But my sister-filled California childhood was enviable. Who wouldn’t relish that sunshine, the best climate in the world? Who wouldn’t treasure roller skating under the broad Magnolia trees, putting on pageants under the spreading Oak in back. My dad, a former paratrooper, would hoist his huge white silk parachute under a branch of that tree, creating a billowing tent we could sleep under in the summer. Easter portraits in front of the holly tree; at some point my baby brother appeared in those photos, a late addition. I found a place to hide from everyone in the basement, clearing books off the shelves to make a Barbie apartment building, upside-down Kleenex boxes for beds.
My dad’s 91 now, living a mile or two from the house I grew up in. I fly down to visit a couple of times a year. The last couple of years, we talk about family stories—about his life growing up in the Oakland hills, his many siblings. He’s losing memory, inch by inch (and I regret not hearing more from Mom before she died, too young). Engineer that he is, Dad’s organized all of his photos into binders, so we peruse them to share what he remembers. There’s one for the Danville house we lived in until mom had too many kids to fit. One for the elegant house where he grew up on Trestle Glen Road. One more for their 1944 cross-country trip in a ’42 Cadillac, grandma, grandpa, and the oldest five; I think Dad was just out of high school. And another binder of photos from his work; a few of those pages are devoted to Dad and his shirtless buddies enjoying some beery R&R time on Bikini and Eniwetok Atolls, after a long, hot, sticky day, testing atomic bombs. So that’s how I learned he worked on atomic bomb testing when I was young.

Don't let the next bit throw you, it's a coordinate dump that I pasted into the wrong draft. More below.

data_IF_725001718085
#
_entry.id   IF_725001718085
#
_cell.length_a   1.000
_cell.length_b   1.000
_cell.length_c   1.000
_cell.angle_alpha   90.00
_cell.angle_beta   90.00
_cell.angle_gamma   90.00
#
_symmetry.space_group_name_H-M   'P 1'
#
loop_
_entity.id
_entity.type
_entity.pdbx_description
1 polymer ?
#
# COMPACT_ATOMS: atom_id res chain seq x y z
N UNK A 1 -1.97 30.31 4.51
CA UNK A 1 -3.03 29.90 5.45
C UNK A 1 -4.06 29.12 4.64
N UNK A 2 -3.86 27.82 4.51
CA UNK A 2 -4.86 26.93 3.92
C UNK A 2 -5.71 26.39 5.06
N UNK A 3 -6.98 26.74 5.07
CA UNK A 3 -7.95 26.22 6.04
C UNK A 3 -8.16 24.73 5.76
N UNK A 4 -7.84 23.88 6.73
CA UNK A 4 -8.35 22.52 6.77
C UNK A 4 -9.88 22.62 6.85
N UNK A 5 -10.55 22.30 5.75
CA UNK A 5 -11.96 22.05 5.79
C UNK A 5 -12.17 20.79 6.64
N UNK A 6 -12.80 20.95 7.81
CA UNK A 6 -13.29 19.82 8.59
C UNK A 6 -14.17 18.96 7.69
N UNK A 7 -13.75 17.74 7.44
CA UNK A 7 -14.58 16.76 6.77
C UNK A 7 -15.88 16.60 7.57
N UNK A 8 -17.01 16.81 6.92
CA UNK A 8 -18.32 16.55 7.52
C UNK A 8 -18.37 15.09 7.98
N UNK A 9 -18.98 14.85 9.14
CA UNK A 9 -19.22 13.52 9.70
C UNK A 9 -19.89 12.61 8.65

There’s my smiling dad, crouched down with his arms corralling a few squirming, tow-headed daughters in matching dresses, while Mom takes a picture. My smiling dad, helping develop weapons intended to incinerate untold thousands of little boys and girls. This was the mid-1950’s—they knew what they were building. Was it all about how breathtakingly cool the science was? Was it getting to work with the elite engineers and scientists under Edward Teller? Was it the paranoid, win-at-all-costs mindset of that decade?
F. Scott Fitzgerald said, “The test of a first-rate intelligence is the ability to hold two opposed ideas in mind at the same time and still retain the ability to function.” Since the day I learned that my father helped build atomic bombs, I am struggling to function, to understand that this smiling man, this flawed man, was caught up in the moment of his time. It’s so easy for us to think: the past is past, the paranoia that fueled the post-war arms race is behind us and we’re smarter now. We’re too rational to provoke our way into another world-annihilating arms race, are we not?